Upon re-watching William Friedkin’s seminal 1971 police procedural for the first time in well over a decade, it struck me how truly groundbreaking a film it is. All the usual tropes, especially those that usually propel the protagonist in lesser, more conventional cop films (revenge, broken marriage, dead partner, etc) are thrown out in favour of a gritty, ultra-realistic fly on the wall documentary approach that, as far as I’m aware, hadn’t been seen in similar films prior to The French Connection, one of the flagship films of the American ‘New Wave’ of ‘70s cinema.
We follow Jimmy ‘Popeye’ Doyle and Buddy ‘Cloudy’ Russo, played by the legendary Gene Hackman and the ever reliable Roy Scheider. These two hard-nosed New York narcotics detectives are tired of bringing in low level perps for nickel and dime bags, and crave a score worthy of their assumed reputations. The real life cops on whom their characters were based, Eddie Egan and Sonny Grosso, would jokingly discuss the casting of the film of their lives as they worked the streets of Brooklyn. Both cops actually have fairly significant acting roles in the film playing Simonson and Klein, and Grosso would go on to have a career in film as a technical advisor on manners of police procedure as well as appearing in small roles in films such as The Seven-Ups (1973), Report to the Commissioner (1975) and Friedkin’s Cruising (1980).
But it’s the two stars who form the rigid backbone of The French Connection. Hackman’s racist, rule bending Doyle commands the screen with an intense, obsessive drive to track down and incarcerate the French drug smuggler Alain Charnier, played with an effortless, erudite charm by Fernando Rey. In fact, so fierce is Doyle’s drive, that even in the film’s shocking climax where Doyle guns down the wrong man, any remorse quickly dissipates, replaced by his unending drive to catch ‘Frog One’. That final scene, so bleak and numbing and without resolution for the viewer, would be the basis for the entirely fictitious sequel and stays true to the real life events of the case, without resorting to a comforting Hollywood ending.
One area where the film really excels is in the technical merits of Friedkin’s directorial style, aided by the muted colours and shaky cinematography of Owen Roizman and Don Ellis’ edgy score. Friedkin imbues the film with an almost tangible, tactile grime that we can feel and smell. The New York of the early ‘70s was a far different place to the city that would have a significant clean-up in subsequent decades and the viewer is placed slap bang in the middle of this cold, unwelcoming metropolis. We’re shown some of the poorer, dirtier urban slums of New York and one can almost feel the biting cold of winter as Doyle and Russo spend hours tailing their quarry, mostly on foot.
The bulk of the The French Connection focuses on the less glamorous side of policing seldom shown in film, where stakeouts and tails can go on for days, there’s nothing romanticised here. Our hero cops drink coffee from paper cups in a cold doorway whilst Charnier enjoys fine dining in the comfort of a swish brasserie across the street. This is extremely brave as on paper endless scenes of men following other men seems as if it would be mind numbing at best, but Friedkin presents it in such a way that one can’t help but be riveted as they tail, then lose and then again catch up with their targets only to lose them again. We spend more time than expected in a scene where a seized car is searched for stashed drugs. It shows both the lengths the criminals will go to to conceal their drugs and the ingenuity they employ as well as the cop’s dogged determination and dedication to their often thankless job. Both sides of the tracks between crime and law enforcement are walked by the viewer, something that works to brilliant effect from a narrative standpoint. This heightened investigative realism paved the way for shows like The Wire decades later, but must have seemed so fresh to audiences in 1971.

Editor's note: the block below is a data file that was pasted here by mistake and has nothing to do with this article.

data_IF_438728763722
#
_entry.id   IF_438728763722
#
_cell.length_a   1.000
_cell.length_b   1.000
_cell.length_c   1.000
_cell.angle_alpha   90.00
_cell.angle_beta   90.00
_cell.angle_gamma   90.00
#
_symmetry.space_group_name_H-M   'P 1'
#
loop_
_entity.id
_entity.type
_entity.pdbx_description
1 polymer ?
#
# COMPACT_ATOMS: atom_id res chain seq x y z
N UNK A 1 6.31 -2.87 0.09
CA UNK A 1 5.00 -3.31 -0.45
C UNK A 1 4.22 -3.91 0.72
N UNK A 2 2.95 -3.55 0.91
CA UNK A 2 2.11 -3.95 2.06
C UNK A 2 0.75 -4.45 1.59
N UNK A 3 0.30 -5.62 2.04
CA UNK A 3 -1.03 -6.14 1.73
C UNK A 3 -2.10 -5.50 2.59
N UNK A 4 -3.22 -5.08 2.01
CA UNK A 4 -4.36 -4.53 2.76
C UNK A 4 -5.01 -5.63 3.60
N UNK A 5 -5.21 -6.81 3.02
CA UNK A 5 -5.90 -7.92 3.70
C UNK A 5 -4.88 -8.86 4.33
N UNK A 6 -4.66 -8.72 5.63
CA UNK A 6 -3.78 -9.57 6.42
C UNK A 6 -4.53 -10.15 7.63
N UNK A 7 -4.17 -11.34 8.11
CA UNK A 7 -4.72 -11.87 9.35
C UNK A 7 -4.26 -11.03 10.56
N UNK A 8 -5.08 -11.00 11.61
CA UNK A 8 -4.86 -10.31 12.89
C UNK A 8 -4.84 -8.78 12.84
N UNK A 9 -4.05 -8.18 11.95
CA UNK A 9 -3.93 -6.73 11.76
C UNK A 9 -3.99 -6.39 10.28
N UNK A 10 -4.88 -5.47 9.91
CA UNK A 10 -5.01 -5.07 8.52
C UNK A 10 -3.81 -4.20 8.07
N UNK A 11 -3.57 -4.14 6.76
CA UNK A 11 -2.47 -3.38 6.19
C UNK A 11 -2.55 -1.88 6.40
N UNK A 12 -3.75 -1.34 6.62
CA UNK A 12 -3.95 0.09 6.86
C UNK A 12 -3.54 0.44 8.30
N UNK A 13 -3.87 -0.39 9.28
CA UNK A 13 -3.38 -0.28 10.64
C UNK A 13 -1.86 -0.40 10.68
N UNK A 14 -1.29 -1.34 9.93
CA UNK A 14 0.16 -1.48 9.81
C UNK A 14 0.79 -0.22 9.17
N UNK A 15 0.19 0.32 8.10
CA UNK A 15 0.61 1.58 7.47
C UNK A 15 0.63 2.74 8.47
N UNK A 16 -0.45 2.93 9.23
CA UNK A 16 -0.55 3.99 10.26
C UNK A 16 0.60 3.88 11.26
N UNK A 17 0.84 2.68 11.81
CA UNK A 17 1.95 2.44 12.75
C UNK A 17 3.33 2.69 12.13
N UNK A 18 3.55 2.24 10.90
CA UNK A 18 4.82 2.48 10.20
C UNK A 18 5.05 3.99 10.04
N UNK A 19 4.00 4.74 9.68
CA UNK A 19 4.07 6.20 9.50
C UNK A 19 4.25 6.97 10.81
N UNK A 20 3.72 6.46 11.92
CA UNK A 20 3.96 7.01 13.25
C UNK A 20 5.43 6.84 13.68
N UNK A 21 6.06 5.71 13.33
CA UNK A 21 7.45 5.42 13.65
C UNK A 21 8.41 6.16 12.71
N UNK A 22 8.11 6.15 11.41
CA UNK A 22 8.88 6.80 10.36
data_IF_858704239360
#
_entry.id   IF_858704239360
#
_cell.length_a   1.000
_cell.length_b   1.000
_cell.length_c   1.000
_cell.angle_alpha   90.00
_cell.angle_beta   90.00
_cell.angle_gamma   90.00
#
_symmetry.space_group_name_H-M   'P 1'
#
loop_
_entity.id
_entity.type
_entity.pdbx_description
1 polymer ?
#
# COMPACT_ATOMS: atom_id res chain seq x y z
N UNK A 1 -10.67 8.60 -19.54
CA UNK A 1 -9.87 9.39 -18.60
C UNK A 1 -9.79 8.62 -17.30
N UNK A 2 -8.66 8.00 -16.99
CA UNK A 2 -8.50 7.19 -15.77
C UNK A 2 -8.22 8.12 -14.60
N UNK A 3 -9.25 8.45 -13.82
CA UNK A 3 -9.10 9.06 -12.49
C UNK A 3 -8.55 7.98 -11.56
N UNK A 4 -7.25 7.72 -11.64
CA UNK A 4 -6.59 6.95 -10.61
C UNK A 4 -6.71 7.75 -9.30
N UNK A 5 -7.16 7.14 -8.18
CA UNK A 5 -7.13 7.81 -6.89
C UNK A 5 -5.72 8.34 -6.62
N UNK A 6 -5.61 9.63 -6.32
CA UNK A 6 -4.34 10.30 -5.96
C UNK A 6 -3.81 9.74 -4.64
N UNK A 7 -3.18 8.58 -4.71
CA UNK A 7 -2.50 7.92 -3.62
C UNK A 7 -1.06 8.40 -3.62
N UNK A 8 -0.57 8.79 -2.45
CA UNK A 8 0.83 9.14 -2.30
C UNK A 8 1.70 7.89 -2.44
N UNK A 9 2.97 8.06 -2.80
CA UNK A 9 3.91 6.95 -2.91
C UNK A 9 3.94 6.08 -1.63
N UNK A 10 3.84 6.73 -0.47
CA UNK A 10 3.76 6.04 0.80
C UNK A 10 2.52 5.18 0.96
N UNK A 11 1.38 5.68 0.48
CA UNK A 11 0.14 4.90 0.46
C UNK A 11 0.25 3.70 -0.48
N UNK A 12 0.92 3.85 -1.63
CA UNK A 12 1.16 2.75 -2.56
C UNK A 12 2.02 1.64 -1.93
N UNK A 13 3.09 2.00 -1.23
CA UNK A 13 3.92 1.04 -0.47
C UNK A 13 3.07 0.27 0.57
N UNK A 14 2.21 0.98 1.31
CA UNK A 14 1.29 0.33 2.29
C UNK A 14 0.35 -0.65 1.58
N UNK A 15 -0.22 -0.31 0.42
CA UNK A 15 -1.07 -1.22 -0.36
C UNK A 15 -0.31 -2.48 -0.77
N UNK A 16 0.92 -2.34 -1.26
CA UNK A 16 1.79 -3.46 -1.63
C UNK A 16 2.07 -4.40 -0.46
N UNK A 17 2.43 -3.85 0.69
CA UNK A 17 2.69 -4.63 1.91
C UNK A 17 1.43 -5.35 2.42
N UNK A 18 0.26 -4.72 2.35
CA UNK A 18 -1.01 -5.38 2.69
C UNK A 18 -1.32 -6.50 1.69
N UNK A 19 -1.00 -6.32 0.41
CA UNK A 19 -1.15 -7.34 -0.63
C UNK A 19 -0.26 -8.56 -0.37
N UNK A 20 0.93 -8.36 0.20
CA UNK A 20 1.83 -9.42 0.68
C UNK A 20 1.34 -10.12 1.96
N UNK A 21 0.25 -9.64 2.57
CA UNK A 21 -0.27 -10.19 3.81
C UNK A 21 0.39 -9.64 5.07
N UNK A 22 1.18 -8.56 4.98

The numerous chase scenes are shot with a wildly nervous style of editing. The first foot chase is a particular highlight. Doyle and Russo run after a perp only to catch him and use their tried and tested ‘picking your feet in Poughkeepsie’ interrogation, where the criminal is baffled by a question he can neither answer nor comprehend leading to a strained confession. It’s superbly edited and comes from Egan and Grosso’s real life antics. The now legendary car/L-train chase, allegedly shot without a permit, is kinetic, raw and visceral and a forerunner to the incredible car chase in Friedkin’s 1985 cop thriller, To Live and Die in L.A.
Aside from all the narrative skill and directorial flair, the main hook remains a powerhouse central performance. Hackman’s Doyle is a man who doesn’t care for social pleasantries and has no qualms about entering and turning over a bar with a predominately black clientele with a complete lack of subtlety. At first he seems to hold a simmering racial prejudice for the men he’s searching but his true intentions are shown when he corners, in a back room, a known and trusted source for information. Doyle doesn’t care about skin colour, class, or social standing, he’s driven by a desire to enforce the law first and foremost and there’s a begrudging respect from the man he’s pressing for information that borders on admiration. This is a layered film with much to unearth on repeat viewings. Convention is certainly something the film doesn’t play to.
The French Connection is a truly unique, thoroughly original cop drama; in many ways more of a staged documentary than a film. Go into it without expectation and enjoy it for what it is, a brilliant example of (for its time) one of a kind, bravura film-making from one of Hollywood’s true maverick directors. Just don’t get caught pickin’ ya feet!
Film ‘89 Verdict – 10/10